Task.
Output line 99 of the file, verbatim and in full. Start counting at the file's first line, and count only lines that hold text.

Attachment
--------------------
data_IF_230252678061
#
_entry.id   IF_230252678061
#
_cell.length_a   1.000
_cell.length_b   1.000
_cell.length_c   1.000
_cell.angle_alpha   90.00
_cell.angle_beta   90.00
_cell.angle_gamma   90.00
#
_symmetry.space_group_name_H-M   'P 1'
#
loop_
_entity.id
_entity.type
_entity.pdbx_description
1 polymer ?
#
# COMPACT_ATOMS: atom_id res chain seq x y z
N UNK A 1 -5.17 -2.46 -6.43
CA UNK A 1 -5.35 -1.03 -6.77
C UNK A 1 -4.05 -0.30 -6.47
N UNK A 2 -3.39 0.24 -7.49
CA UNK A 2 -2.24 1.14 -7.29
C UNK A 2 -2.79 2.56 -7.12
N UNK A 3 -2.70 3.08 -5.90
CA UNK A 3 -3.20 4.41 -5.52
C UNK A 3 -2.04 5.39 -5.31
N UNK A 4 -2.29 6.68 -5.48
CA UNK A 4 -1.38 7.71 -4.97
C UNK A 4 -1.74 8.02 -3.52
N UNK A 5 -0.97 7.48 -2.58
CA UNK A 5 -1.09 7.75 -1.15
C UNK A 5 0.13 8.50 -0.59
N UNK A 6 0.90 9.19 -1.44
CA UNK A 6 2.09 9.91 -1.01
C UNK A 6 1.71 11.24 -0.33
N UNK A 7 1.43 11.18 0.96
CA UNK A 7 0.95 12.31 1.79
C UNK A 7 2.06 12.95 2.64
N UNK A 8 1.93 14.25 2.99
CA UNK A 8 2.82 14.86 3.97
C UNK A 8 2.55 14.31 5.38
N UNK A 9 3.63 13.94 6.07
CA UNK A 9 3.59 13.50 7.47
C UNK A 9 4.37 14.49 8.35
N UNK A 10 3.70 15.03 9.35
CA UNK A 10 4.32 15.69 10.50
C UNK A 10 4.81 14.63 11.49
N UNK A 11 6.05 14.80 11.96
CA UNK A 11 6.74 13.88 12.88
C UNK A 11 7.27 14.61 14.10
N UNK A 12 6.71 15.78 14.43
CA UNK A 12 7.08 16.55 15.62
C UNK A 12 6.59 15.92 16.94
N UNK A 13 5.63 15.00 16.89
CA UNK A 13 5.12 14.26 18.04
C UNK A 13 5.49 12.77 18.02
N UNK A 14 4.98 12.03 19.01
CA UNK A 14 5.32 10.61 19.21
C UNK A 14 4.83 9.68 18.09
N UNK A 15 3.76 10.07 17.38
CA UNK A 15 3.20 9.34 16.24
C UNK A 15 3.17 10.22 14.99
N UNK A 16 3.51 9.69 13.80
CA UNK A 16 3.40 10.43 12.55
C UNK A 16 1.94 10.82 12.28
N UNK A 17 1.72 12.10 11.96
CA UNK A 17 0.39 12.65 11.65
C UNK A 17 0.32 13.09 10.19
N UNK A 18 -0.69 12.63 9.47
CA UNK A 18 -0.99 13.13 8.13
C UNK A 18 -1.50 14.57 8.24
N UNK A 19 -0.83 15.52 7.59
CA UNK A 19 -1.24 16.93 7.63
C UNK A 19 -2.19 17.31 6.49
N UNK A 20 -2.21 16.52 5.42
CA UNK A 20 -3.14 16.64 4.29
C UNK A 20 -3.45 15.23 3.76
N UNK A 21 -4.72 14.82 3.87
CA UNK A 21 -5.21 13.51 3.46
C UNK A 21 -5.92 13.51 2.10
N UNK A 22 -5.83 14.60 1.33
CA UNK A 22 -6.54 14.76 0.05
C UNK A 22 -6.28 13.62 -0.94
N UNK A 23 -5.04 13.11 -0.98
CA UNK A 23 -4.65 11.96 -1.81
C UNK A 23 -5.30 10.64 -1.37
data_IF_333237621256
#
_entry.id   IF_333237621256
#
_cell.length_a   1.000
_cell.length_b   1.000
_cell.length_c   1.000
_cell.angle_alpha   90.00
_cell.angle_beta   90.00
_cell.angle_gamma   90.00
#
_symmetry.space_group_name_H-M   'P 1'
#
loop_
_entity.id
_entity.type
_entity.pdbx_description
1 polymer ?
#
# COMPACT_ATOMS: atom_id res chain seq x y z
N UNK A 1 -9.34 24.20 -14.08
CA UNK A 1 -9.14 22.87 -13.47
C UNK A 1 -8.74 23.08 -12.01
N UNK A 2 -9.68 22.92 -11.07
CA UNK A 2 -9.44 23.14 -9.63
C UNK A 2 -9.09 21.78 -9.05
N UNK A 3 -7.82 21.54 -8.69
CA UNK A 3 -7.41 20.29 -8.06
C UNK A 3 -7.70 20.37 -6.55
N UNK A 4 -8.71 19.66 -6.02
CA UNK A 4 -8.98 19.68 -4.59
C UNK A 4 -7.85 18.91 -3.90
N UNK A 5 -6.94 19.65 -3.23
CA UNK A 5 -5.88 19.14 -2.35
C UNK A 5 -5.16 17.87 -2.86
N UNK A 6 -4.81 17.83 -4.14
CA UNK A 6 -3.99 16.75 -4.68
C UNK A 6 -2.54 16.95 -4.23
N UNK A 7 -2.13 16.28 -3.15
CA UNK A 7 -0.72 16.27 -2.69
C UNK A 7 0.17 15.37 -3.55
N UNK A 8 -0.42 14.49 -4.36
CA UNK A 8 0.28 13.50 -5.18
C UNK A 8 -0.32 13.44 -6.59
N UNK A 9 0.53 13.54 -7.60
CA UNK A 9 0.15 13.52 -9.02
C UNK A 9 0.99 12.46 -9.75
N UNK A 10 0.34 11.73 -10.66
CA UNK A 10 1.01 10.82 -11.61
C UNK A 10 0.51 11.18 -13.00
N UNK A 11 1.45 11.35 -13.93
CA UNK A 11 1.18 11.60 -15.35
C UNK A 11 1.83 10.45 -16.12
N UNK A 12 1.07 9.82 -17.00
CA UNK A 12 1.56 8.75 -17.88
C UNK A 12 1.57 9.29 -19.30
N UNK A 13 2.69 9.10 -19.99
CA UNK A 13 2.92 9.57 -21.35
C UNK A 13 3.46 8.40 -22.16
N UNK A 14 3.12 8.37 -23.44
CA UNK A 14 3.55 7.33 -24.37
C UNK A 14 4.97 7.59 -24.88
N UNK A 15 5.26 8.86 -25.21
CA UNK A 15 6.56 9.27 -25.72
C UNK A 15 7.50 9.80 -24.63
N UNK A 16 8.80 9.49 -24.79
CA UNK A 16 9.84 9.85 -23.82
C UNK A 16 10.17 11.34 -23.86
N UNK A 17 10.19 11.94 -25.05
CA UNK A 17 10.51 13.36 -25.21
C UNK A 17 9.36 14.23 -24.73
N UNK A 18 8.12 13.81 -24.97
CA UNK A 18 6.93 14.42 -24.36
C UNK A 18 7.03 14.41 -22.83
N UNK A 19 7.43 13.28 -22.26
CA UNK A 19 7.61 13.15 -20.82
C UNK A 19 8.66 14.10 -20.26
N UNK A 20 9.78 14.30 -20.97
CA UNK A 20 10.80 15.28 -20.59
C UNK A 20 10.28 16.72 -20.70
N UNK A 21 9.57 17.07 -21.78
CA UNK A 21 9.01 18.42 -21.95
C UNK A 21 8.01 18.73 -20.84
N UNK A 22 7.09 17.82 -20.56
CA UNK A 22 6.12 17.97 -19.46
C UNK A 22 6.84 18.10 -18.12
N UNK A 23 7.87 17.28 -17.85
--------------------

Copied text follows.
_cell.angle_gamma   90.00